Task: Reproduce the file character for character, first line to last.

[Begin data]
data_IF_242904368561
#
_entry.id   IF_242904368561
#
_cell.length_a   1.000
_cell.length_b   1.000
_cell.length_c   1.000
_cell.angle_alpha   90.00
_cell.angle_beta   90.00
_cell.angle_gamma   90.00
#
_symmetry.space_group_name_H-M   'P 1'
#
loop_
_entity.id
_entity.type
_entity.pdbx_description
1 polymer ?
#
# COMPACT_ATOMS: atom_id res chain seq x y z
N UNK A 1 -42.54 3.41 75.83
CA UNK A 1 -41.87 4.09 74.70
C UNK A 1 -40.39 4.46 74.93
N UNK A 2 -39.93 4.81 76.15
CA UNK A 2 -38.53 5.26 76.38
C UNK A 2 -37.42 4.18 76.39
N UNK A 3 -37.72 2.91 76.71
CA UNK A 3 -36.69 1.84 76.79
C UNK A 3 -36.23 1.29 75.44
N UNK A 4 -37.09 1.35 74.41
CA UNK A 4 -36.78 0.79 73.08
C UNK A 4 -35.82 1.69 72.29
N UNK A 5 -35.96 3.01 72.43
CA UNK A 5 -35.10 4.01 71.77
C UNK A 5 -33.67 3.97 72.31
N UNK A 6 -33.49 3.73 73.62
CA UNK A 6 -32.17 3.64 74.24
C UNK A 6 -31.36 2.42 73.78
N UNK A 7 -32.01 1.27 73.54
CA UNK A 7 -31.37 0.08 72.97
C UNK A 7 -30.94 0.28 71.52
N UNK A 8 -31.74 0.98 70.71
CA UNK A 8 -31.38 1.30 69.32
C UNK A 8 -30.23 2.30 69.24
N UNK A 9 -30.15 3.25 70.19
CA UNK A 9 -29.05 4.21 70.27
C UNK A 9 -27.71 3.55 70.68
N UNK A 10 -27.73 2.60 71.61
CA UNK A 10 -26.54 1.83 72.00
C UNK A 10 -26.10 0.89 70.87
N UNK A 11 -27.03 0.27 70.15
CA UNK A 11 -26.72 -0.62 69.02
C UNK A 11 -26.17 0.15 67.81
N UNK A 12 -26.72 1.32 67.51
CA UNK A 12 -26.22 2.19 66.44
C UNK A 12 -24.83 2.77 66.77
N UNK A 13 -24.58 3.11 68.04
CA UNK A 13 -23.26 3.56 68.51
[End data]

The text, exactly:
data_IF_242904368561
#
_entry.id   IF_242904368561
#
_cell.length_a   1.000
_cell.length_b   1.000
_cell.length_c   1.000
_cell.angle_alpha   90.00
_cell.angle_beta   90.00
_cell.angle_gamma   90.00
#
_symmetry.space_group_name_H-M   'P 1'
#
loop_
_entity.id
_entity.type
_entity.pdbx_description
1 polymer ?
#
# COMPACT_ATOMS: atom_id res chain seq x y z
N UNK A 1 -42.54 3.41 75.83
CA UNK A 1 -41.87 4.09 74.70
C UNK A 1 -40.39 4.46 74.93
N UNK A 2 -39.93 4.81 76.15
CA UNK A 2 -38.53 5.26 76.38
C UNK A 2 -37.42 4.18 76.39
N UNK A 3 -37.72 2.91 76.71
CA UNK A 3 -36.69 1.84 76.79
C UNK A 3 -36.23 1.29 75.44
N UNK A 4 -37.09 1.35 74.41
CA UNK A 4 -36.78 0.79 73.08
C UNK A 4 -35.82 1.69 72.29
N UNK A 5 -35.96 3.01 72.43
CA UNK A 5 -35.10 4.01 71.77
C UNK A 5 -33.67 3.97 72.31
N UNK A 6 -33.49 3.73 73.62
CA UNK A 6 -32.17 3.64 74.24
C UNK A 6 -31.36 2.42 73.78
N UNK A 7 -32.01 1.27 73.54
CA UNK A 7 -31.37 0.08 72.97
C UNK A 7 -30.94 0.28 71.52
N UNK A 8 -31.74 0.98 70.71
CA UNK A 8 -31.38 1.30 69.32
C UNK A 8 -30.23 2.30 69.24
N UNK A 9 -30.15 3.25 70.19
CA UNK A 9 -29.05 4.21 70.27
C UNK A 9 -27.71 3.55 70.68
N UNK A 10 -27.73 2.60 71.61
CA UNK A 10 -26.54 1.83 72.00
C UNK A 10 -26.10 0.89 70.87
N UNK A 11 -27.03 0.27 70.15
CA UNK A 11 -26.72 -0.62 69.02
C UNK A 11 -26.17 0.15 67.81
N UNK A 12 -26.72 1.32 67.51
CA UNK A 12 -26.22 2.19 66.44
C UNK A 12 -24.83 2.77 66.77
N UNK A 13 -24.58 3.11 68.04
CA UNK A 13 -23.26 3.56 68.51